How do I call this pen? I got it from an office supply store in San Pablo for a price way, way below its current worth. This pen, together with a matte navy Rialto and silver Place Vendome 88 were in the glass shelves of that store since it opened business in the late 90s. I've always seen the pens but never tried them, but once when I was already into FP collecting, I asked the irritated sales clerk if I could try them, and she let me hold the pens for a while. The laque copper Rialto with the 23k gold-plated nib won my heart, but not my purse. Every weekend after that, whenever I have the chance, I'll pass by the store and look at the pens. Until that one Sunday when the store manager asked me if I'd like to buy the pens. She said she's seen me a couple of times looking at the pens, and since they've been sitting there gathering dust for the longest time, the store will give me a discounted price. Oh, boy. That afternoon, I went home with an NOS Parker Rialto.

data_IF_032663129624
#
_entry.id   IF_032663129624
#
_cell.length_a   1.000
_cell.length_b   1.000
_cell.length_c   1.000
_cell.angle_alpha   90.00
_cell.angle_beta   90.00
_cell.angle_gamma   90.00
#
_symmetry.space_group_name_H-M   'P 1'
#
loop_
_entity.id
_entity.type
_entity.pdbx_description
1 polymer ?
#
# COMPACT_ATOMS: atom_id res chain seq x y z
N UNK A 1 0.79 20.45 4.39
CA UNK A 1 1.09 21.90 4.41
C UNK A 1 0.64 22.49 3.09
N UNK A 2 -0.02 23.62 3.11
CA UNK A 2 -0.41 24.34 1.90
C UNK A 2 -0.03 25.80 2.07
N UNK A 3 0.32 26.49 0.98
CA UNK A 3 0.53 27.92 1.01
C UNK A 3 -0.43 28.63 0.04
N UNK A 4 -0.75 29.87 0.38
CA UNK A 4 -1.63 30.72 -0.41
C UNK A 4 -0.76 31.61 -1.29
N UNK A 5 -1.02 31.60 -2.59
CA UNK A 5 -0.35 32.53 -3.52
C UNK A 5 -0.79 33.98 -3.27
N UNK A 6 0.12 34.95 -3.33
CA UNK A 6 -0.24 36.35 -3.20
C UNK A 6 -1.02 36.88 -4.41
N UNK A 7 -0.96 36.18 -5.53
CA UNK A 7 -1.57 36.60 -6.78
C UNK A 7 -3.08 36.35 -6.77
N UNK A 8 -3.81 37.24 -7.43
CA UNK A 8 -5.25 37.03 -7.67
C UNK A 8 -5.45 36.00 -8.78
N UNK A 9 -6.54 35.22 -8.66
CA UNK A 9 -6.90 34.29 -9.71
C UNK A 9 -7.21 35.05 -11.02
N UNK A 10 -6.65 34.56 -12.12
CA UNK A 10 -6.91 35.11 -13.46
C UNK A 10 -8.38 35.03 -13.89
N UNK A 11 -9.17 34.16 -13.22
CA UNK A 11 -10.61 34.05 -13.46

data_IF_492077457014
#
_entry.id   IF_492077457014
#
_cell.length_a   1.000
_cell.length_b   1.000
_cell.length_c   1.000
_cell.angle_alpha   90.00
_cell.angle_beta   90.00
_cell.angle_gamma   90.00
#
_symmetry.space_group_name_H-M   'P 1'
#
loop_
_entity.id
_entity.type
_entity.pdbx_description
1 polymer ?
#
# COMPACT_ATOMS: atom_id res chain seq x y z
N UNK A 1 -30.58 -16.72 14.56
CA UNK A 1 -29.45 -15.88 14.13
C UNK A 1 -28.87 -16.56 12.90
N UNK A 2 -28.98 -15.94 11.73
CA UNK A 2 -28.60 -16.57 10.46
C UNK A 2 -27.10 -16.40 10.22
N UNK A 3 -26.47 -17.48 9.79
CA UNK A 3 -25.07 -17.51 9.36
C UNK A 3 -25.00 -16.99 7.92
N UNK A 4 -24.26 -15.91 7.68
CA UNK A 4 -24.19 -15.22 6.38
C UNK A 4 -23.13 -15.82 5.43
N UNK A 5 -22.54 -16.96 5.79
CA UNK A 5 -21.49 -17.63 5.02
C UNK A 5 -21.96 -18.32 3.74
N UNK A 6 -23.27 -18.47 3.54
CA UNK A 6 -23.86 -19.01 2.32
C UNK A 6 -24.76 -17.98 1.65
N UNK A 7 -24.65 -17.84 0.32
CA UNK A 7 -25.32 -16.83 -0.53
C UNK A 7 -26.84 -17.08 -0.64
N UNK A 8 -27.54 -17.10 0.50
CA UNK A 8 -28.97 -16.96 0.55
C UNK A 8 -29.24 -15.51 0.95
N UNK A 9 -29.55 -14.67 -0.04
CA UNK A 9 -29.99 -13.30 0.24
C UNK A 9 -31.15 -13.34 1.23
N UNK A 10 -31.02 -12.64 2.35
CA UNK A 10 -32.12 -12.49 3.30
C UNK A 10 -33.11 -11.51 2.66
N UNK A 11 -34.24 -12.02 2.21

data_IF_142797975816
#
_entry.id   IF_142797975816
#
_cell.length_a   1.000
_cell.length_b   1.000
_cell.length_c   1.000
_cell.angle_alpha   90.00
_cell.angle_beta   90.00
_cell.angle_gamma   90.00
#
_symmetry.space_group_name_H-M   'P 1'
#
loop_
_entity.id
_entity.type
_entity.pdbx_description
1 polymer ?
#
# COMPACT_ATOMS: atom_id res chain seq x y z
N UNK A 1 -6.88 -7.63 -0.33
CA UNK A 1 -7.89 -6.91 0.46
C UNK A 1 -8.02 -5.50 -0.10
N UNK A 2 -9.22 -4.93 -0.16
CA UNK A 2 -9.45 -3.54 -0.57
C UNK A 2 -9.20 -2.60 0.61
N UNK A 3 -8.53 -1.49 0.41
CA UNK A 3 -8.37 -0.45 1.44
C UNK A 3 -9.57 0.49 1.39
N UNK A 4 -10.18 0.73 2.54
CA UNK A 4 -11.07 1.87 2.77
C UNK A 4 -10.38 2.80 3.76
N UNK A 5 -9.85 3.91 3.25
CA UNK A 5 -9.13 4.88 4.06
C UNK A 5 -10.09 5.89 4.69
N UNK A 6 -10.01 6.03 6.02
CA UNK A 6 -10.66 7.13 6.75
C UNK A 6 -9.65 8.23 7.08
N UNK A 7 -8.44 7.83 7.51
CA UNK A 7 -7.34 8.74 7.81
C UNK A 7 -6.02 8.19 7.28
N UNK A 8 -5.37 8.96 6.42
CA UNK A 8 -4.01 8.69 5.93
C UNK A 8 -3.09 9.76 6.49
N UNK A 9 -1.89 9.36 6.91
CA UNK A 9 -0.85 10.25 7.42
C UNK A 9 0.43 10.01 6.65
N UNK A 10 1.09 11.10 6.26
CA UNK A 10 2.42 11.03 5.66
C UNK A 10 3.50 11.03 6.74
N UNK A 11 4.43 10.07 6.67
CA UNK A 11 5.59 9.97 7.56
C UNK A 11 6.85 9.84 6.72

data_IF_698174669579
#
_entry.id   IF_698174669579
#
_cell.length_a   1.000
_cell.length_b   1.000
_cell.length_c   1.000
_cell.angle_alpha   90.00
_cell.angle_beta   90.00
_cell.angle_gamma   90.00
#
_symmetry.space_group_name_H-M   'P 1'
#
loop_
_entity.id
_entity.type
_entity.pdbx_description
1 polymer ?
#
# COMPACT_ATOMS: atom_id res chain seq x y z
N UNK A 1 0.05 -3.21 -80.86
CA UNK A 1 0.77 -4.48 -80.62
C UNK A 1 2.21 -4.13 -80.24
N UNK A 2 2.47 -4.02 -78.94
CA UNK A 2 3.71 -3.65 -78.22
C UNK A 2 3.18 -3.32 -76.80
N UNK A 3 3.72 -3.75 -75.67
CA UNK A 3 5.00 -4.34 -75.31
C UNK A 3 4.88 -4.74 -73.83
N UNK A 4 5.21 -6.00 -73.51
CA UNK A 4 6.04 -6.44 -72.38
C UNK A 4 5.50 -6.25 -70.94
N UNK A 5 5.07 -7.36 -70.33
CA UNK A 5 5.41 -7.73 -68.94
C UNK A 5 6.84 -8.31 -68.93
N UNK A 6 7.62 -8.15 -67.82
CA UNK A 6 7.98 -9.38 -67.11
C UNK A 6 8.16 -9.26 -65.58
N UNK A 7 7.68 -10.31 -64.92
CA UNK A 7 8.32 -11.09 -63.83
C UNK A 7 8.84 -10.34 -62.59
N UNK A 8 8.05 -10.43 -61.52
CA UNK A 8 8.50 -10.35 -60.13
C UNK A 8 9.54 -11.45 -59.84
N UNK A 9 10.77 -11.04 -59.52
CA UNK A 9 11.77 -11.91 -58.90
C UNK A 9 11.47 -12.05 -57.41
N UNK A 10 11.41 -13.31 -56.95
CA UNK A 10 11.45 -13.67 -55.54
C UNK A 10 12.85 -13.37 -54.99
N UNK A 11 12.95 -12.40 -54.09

It took me months to use the pen because I waited for any orange-colored ink to fill it with. When that opportunity came, oh, wow. The pen's medium nib is just so smooth, it's like writing with the softest butter in the world! The barrel's laque finish is excellent, and its 23k gold plated trim doesn't look cheap to me, contrary to what some people say. And though some frown at the Rialto for being a 'spruced up' Vector, I cannot find anything bad to say about this pen, except for its snap-on closure which like the Vector may wear off with time and use.
This pen is a dream come true for me. Not only it is a valuable addition to my collection, it is also a great reminder that, after all, dreams do come true.
Caran d'Ache Saffron Ink